Losing weight is consistently the #1 New Year’s resolution in the U.S., and while it’s not always easy to take off those extra pounds, it’s an achievement your heart will thank you for year after year. Most of us know that losing weight means we decrease some of the burden on our hearts, and in turn, decrease the risk for cardiovascular disease; but studies have also shown that losing weight can protect some people from developing an irregular heartbeat and reduce the symptoms of atrial fibrillation.
What the Studies Found
The first study looked at 11,000 older women and found those who were very active – walking briskly for 30 minutes six times per week – had a 10 percent lower risk of developing atrial fibrillation compared to those who were sedentary; but the really good news is that even women who were moderately active – including those who walked briskly for 30 minutes just three times per week – had at least a 6 percent decreased risk of developing the condition. That means adding just a little walking to your regular routine a few times a week could do a lot toward preventing atrial fibrillation.
The second study looked at patients who had already been diagnosed with AF and were highly symptomatic. In that study, patients who followed a weight-loss diet and managed other risk factors had far fewer symptoms and AF events compared to those who managed their risk factors but did not follow a weight-loss diet.
A Clear Message to Those in AFib
In both cases, the message is clear: Exercising and losing weight can significantly help you avoid AF or decrease symptoms and events in those who already have the condition. And you don’t have to aim for the stars to get some beneficial effects; even a moderate weight loss of five to 10 percent of your weight can result in a decrease in risk factors for heart disease, according to the National Institutes for Health (NIH).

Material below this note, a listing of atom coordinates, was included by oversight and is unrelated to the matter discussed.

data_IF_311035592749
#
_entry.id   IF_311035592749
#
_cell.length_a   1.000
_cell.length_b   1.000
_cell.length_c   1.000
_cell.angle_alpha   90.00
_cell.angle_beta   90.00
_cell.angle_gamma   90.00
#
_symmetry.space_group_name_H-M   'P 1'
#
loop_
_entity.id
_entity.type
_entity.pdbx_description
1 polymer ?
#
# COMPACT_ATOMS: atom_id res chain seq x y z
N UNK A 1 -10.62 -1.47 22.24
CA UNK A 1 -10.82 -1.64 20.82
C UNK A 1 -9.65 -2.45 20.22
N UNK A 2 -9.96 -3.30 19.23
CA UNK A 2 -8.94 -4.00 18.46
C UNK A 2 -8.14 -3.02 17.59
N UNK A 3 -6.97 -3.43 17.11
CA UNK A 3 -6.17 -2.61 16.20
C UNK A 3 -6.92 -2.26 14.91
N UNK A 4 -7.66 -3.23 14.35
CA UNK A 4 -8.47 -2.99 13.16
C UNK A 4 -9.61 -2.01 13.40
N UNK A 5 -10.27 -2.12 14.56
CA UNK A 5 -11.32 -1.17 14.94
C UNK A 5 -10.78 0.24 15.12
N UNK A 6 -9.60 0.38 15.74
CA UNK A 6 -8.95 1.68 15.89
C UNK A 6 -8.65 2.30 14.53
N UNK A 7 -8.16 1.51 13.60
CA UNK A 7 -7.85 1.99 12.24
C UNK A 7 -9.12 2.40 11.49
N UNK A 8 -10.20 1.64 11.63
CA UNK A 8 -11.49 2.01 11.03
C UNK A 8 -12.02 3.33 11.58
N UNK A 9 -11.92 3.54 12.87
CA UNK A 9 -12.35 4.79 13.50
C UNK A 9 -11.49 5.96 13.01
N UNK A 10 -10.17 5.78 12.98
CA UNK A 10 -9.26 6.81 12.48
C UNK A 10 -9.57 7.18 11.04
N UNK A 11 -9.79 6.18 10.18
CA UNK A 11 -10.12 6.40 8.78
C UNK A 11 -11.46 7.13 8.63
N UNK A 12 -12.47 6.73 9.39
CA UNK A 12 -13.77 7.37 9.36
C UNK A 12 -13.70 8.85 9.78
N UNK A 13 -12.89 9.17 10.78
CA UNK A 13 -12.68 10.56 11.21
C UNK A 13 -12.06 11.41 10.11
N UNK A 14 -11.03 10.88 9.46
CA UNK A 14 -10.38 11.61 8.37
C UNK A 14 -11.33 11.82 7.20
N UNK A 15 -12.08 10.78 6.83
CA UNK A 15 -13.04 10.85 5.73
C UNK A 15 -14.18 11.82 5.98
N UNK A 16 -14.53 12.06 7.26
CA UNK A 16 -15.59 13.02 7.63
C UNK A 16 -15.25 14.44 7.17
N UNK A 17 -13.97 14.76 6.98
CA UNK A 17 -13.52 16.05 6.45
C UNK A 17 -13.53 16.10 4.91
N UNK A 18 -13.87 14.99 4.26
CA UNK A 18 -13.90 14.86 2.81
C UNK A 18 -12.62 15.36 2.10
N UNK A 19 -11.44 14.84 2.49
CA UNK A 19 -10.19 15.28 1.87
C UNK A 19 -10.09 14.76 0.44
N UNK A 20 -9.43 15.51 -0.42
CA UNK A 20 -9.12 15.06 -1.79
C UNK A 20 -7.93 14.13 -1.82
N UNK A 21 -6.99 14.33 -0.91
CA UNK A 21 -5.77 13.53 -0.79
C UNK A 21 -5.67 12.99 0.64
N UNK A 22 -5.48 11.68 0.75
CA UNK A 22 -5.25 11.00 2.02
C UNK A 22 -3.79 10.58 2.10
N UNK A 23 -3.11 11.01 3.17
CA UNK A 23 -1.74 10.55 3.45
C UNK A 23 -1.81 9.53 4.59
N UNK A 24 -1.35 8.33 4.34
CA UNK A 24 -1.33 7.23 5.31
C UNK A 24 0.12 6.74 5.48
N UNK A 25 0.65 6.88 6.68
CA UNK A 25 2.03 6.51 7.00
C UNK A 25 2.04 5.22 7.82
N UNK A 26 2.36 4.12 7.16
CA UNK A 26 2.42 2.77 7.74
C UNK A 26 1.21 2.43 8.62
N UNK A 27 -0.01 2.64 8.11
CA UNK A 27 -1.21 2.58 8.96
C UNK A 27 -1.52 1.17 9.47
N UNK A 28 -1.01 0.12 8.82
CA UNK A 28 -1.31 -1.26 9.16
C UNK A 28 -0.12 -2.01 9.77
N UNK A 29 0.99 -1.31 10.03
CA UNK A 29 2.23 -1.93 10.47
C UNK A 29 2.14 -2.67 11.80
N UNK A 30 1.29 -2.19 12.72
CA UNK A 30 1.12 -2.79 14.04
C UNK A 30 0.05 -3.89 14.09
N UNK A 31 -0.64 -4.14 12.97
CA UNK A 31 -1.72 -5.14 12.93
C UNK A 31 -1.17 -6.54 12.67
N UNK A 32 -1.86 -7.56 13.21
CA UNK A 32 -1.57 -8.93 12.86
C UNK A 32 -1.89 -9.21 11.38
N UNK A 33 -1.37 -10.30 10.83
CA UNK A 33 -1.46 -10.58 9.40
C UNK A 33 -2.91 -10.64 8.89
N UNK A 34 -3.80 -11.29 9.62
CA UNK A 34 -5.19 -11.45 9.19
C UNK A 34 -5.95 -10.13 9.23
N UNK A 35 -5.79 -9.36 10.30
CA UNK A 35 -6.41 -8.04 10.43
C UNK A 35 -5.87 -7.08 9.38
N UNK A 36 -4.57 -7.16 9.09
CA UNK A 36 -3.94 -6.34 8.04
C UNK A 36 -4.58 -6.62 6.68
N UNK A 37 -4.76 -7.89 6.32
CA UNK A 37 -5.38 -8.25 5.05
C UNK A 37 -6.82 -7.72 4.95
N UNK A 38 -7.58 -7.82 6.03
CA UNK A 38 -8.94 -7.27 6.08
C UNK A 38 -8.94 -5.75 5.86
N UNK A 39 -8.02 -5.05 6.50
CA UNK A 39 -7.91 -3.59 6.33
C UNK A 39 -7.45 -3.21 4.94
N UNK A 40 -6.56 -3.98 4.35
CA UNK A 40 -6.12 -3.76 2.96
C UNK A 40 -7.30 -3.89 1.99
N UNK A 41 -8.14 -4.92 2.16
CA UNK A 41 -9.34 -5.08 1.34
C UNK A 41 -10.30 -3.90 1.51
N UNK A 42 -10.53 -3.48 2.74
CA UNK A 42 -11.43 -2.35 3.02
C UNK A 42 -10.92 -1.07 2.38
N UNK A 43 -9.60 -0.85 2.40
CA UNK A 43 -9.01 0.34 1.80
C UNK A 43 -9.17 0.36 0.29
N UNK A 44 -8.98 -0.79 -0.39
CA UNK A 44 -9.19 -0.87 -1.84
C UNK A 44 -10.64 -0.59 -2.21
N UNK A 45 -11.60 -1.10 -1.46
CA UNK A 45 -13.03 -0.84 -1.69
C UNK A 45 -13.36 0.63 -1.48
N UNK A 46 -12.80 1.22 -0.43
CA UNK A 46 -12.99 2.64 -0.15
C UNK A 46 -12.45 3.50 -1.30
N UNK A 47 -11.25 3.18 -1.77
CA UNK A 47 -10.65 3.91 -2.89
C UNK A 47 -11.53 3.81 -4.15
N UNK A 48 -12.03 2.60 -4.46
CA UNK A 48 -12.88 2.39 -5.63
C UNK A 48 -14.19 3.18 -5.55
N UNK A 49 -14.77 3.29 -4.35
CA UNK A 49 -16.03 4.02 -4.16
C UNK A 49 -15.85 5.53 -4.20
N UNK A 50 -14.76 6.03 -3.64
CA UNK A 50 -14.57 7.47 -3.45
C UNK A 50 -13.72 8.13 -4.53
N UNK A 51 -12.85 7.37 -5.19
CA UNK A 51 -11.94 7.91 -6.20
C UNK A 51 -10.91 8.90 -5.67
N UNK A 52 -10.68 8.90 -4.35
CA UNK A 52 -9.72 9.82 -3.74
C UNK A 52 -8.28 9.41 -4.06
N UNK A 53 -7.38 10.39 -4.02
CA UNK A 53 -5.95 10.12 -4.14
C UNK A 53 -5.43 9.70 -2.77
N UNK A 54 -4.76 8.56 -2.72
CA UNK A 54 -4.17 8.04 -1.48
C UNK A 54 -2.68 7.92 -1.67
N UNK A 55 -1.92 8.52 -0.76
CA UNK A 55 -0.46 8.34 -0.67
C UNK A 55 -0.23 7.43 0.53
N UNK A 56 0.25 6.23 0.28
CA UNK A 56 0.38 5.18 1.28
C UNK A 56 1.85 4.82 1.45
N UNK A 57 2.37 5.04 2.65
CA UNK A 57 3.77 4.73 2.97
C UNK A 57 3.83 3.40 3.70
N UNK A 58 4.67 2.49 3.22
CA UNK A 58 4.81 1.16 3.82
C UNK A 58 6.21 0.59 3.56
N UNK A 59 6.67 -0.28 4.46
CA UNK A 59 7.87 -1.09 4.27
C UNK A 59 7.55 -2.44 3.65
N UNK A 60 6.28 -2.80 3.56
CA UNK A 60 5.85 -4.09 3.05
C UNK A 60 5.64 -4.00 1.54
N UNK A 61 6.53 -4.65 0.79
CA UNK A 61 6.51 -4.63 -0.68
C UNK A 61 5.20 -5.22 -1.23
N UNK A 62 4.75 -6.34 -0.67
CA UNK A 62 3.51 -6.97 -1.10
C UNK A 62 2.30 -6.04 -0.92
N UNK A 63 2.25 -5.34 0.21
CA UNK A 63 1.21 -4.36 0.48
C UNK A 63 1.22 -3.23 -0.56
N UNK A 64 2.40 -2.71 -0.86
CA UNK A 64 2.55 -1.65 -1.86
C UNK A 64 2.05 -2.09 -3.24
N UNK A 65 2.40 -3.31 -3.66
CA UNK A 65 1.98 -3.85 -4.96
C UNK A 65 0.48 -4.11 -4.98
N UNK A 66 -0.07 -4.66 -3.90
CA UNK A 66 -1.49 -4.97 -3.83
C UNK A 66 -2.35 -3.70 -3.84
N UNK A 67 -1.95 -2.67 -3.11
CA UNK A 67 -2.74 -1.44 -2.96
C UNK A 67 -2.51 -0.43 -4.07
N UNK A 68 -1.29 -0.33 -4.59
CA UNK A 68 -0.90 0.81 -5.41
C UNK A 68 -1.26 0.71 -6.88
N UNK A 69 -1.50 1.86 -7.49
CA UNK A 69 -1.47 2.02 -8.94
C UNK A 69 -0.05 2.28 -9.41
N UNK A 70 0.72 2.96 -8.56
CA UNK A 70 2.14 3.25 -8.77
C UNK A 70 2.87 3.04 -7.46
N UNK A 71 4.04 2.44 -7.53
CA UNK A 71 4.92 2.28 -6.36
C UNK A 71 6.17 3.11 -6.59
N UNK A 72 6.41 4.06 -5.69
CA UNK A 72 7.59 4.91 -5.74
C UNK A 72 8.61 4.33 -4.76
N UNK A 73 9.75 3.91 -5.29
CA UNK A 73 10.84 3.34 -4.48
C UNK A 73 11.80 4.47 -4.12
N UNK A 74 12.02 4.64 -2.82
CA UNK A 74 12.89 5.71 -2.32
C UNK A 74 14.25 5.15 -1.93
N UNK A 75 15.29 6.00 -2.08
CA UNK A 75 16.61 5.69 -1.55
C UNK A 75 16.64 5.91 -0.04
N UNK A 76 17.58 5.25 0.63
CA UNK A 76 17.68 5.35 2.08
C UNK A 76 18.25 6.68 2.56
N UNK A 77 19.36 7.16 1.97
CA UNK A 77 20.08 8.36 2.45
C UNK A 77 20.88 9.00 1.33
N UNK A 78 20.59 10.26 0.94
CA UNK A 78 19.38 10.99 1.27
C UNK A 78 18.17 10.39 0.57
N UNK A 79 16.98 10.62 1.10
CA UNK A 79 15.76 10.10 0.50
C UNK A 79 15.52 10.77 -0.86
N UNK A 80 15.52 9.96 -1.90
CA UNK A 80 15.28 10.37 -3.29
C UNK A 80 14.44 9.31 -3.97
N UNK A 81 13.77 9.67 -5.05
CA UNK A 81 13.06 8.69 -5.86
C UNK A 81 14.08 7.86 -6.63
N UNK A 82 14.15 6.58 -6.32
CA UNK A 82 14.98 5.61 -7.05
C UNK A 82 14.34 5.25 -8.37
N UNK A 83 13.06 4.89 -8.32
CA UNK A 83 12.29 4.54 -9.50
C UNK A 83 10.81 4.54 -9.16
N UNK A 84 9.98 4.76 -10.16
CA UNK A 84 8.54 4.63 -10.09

For the greatest success in both exercising and dieting, the key is to begin slowly and proceed moderately, increasing your exercise and adding in healthy food choices bit by bit so your body has time to adapt, rather than trying to jump in head first. Instead, focus on healthy behaviors like cutting back bit by bit on “junk” food, adding a salad and a piece of fresh fruit each day, and taking a walk maybe once or twice a week for 15 or 20 minutes to start, Measure your progress, celebrate your successes, and ramp it up a bit for another week or so to see how well you adjust.
No matter what, the most important thing is to get started. And if you need help managing your atrial fibrillation, schedule an appointment with Dr. Dilip Mathew to discuss options that can have you feeling better before you know it.